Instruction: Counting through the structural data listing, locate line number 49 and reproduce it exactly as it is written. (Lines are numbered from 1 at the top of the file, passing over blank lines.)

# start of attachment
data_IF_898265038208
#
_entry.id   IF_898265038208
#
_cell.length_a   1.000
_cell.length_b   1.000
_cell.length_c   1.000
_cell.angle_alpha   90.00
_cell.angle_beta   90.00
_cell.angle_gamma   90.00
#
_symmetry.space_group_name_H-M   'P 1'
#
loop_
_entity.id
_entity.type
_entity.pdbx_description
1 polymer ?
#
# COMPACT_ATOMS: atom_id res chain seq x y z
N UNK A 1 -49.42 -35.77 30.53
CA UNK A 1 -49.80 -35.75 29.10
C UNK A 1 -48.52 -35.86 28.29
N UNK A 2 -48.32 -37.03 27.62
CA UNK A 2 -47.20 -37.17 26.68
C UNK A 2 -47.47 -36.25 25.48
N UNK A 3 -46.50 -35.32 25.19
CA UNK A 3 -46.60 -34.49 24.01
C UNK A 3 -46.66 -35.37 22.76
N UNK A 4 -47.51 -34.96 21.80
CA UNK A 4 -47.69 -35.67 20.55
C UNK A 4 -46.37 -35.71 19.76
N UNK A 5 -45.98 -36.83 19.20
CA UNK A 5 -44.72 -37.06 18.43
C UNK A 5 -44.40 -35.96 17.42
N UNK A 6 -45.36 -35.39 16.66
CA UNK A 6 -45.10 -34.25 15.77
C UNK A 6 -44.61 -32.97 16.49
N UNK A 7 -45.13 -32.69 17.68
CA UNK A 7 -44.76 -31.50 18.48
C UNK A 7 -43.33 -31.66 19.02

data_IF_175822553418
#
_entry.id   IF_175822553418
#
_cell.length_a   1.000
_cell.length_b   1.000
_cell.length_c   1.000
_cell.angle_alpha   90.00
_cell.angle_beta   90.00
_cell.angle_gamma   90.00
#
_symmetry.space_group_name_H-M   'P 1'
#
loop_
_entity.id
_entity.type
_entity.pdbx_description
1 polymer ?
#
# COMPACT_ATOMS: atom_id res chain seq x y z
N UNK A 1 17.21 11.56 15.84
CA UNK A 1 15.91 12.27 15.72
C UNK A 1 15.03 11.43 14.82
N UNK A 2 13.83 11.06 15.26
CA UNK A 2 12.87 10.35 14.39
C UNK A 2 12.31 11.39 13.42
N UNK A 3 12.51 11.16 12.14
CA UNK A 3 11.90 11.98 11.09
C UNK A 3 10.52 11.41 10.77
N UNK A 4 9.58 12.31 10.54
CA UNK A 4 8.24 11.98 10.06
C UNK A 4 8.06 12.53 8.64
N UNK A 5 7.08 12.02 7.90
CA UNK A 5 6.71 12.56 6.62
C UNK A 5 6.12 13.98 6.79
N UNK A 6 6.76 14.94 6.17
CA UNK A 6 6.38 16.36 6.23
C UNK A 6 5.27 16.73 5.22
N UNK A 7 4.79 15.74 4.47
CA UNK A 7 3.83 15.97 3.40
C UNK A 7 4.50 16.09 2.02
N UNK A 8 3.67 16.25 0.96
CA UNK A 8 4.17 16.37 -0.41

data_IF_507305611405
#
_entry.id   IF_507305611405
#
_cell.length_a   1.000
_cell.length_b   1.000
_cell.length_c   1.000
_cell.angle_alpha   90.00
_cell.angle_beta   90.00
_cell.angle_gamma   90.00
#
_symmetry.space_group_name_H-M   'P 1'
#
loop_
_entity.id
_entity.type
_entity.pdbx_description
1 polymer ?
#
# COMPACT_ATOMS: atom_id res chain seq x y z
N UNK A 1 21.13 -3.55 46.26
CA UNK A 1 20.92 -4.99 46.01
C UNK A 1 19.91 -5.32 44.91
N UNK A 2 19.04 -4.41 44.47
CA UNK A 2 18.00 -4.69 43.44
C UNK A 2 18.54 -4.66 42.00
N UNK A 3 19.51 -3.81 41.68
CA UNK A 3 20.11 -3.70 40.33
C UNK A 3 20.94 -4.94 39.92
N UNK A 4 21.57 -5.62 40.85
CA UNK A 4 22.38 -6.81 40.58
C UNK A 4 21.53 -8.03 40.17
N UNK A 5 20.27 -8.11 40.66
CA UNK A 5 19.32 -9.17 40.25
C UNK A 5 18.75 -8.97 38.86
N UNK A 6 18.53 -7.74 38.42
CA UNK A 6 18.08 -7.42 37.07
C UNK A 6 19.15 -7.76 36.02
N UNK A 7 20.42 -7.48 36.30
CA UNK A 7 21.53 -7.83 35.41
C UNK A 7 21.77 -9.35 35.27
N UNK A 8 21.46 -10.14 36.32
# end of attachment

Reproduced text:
_cell.angle_alpha   90.00